4. How or where will turkeys lay their eggs? Are they ground layers or do they like nesting boxes that are slightly elevated, as chickens do? Or maybe even nesting boxes on the ground?
Turkeys are typically ground nesters and prefer hidden nests. The simplest nest can be a pallet or wide board leaned up against a fence or wall. Turkeys don't like their nests messed with. If you are collecting the eggs for hatching, be sure to leave a marked egg or fake egg in the nest or the hen will abandon the nest for a "better site". In the hens mind a better site is somewhere more hidden from you which may also make her more accessible to predators. When raised with chickens some hens have been known to cram themselves into a chicken nest box. This process often ends up with smashed eggs.
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GotCoop

Songster
7 Years
Jan 10, 2013
252
617
212
Baker, Fl
I enjoy my chickens...but love my turkeys. Although adults are very hardy, poults seem to be initially more fragile than chicks and bear a little extra attention. Well worth the effort. Good luck with the hatch!
 

Noellereagan

Songster
Jun 20, 2018
860
1,919
242
Big Bend, Wisconsin
Turkey eggs incubate at the same temperature as chicken eggs. The recommendation for forced air incubators is 99.5°F to 100°F and 100.5°F to 101.5°F for a still air incubator.

Porter's egg hatching tips

I incubate chicken, guinea and turkey eggs between 30% to 35% humidity in a forced air incubator. I lockdown at 65% to 705 humidity in a forced air hatcher.

I start turkeys in a brooder at 90°F measured at the bedding level. I lower the temperature by 5°F once a week until they are acclimated to the ambient temperature.

Turkeys need much more room than do chickens. I consider 10 sq. ft. per adult turkey to be the minimum room for a turkey coop. There must be additional and much bigger run room for them. My turkeys normally have at least 500 sq. ft. of run space per adult turkey along with free range on approximately 2 acres. My turkeys have access to the coop during the daylight hours. They roost outside at night in all kinds of weather including -30°F. Their roosts are protected on the west and the north against the prevailing winds. Their run has an additional low roofed area that they can use as shade when they feel necessary. They will use the shade even on sunny days with -20°F temperatures. A 3 sided lean-to with a roof would be okay for turkeys. Roosts work best when staggered like a ladder at different heights unless you are raising broad breasted turkeys in which case hay or straw bales make more appropriate roosts.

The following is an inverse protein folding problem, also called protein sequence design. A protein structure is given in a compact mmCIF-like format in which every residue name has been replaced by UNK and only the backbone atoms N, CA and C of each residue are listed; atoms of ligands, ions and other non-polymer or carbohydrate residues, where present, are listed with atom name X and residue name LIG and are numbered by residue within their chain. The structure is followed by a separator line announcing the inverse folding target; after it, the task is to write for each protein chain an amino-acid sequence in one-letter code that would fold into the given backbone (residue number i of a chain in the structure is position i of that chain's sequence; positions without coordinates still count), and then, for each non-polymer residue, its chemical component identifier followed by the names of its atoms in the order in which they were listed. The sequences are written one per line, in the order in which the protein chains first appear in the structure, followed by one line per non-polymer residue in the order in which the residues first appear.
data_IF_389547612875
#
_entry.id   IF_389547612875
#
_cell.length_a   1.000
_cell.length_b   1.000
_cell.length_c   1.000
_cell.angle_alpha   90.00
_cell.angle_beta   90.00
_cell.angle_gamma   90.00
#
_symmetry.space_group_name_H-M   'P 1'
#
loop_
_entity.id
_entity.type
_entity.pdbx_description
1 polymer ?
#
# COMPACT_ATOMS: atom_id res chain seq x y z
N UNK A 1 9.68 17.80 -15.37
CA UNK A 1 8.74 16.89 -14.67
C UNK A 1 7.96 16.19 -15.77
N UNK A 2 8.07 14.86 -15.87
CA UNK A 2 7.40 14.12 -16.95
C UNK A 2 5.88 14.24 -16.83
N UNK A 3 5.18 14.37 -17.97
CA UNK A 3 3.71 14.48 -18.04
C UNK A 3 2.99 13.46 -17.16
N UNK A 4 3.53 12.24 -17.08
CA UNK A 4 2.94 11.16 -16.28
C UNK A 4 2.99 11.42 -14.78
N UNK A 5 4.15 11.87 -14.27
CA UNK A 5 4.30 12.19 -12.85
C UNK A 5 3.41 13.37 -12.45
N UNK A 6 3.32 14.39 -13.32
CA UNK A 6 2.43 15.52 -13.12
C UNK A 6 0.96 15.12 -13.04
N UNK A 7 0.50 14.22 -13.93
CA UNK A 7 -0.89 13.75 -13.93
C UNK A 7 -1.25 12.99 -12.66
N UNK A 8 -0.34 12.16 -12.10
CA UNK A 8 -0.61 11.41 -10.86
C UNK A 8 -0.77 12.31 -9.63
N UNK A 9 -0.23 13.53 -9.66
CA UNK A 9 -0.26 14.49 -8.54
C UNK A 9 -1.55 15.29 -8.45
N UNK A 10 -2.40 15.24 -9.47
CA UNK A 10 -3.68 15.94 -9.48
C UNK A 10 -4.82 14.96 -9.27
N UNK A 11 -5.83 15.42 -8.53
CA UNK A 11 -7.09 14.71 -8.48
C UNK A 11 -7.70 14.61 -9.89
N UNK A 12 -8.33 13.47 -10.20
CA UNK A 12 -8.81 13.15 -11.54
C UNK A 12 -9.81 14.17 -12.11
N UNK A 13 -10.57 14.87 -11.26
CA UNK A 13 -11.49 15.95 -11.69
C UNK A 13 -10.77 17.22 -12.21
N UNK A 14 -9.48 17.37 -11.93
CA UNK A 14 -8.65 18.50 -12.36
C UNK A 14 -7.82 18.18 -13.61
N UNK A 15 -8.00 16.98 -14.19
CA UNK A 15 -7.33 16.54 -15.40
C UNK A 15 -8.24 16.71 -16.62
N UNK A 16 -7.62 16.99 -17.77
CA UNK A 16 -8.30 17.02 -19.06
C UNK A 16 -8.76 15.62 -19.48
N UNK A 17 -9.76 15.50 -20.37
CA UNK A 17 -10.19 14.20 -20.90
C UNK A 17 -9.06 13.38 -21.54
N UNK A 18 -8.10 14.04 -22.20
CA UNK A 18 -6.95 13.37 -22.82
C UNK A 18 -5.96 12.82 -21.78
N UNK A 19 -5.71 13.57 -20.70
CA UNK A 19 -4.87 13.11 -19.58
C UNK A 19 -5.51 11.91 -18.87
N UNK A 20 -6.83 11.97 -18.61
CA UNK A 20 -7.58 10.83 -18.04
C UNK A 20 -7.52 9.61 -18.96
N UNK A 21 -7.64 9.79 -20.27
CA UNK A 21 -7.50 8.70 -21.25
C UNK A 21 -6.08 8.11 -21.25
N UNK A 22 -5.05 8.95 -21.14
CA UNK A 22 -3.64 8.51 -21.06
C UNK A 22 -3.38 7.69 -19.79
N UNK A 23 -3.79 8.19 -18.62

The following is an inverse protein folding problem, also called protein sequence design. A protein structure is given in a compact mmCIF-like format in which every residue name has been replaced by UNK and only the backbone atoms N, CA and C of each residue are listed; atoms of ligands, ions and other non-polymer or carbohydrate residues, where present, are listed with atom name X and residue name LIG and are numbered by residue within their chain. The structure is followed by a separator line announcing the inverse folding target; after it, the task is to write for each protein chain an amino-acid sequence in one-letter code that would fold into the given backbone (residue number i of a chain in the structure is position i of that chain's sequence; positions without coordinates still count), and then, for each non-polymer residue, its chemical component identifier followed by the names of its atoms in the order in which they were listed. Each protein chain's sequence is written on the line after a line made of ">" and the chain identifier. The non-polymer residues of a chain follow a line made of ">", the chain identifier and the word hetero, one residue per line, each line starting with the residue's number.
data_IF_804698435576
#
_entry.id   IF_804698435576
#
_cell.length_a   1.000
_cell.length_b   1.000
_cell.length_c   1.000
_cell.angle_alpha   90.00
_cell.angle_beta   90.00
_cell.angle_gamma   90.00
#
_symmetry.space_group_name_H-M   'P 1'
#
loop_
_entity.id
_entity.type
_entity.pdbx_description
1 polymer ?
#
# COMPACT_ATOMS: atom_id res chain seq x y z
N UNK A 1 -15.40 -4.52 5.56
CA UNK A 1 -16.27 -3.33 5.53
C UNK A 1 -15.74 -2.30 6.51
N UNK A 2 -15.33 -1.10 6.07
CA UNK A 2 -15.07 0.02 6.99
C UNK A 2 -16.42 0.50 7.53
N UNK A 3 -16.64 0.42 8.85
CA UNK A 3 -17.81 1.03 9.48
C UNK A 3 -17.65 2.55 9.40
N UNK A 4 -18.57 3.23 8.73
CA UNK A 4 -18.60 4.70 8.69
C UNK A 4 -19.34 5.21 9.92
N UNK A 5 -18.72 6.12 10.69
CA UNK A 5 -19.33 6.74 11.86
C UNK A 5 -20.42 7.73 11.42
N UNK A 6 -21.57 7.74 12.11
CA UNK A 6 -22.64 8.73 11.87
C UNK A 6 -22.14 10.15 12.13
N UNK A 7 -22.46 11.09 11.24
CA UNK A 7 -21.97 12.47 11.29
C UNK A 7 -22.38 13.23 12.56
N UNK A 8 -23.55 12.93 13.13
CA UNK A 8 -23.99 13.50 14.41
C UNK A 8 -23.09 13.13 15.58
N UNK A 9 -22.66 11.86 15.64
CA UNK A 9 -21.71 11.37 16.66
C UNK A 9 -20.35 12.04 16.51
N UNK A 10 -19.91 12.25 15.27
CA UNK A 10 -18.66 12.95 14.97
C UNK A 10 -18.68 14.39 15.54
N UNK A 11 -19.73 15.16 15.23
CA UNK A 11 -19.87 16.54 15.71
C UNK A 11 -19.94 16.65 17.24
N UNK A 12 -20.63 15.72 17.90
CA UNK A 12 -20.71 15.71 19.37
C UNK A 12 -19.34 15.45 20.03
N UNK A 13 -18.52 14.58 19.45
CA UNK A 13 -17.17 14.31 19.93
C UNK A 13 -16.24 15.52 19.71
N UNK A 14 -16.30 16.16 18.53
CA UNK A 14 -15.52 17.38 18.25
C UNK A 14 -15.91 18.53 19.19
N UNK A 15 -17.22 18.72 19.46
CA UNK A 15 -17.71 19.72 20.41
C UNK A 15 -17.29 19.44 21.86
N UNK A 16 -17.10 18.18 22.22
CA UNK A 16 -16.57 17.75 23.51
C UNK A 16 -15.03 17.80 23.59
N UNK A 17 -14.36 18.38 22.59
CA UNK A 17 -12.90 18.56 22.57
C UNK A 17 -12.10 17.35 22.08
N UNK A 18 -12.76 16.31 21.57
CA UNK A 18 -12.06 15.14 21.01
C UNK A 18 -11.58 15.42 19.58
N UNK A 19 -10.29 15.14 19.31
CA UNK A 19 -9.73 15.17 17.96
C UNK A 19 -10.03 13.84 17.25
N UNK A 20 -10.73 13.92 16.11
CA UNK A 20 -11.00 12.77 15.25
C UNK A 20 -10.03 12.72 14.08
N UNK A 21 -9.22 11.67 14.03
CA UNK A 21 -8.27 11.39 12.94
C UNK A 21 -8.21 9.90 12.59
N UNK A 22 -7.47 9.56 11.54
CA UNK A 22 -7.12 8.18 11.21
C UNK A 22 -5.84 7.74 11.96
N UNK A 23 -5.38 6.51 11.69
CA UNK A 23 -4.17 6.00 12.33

Turkeys are typically ground nesters and prefer hidden nests. The simplest nest can be a pallet or wide board leaned up against a fence or wall. Turkeys don't like their nests messed with. If you are collecting the eggs for hatching, be sure to leave a marked egg or fake egg in the nest or the hen will abandon the nest for a "better site". In the hens mind a better site is somewhere more hidden from you which may also make her more accessible to predators. When raised with chickens some hens have been known to cram themselves into a chicken nest box. This process often ends up with smashed eggs.
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You’re awesome. You’re my turkey go to for sure! My RS/RL birds from porters are coming along nicely by the way. Two toms and the rest hens. Toms started gobbling yesterday! They’re something else! I Actually have a ton of people Interested, that have no fear of the contract they come with! So that’s great! Obviously after all the banter about this a few months back I was wondering if there would be a lot of people weary. But as you suggested (if I recall correctly) there would be people that have no hidden agenda and not afraid of the contract. Thank goodness that’s the case. Judging by my wait list anyway! Just wanted to share with you @R2elk !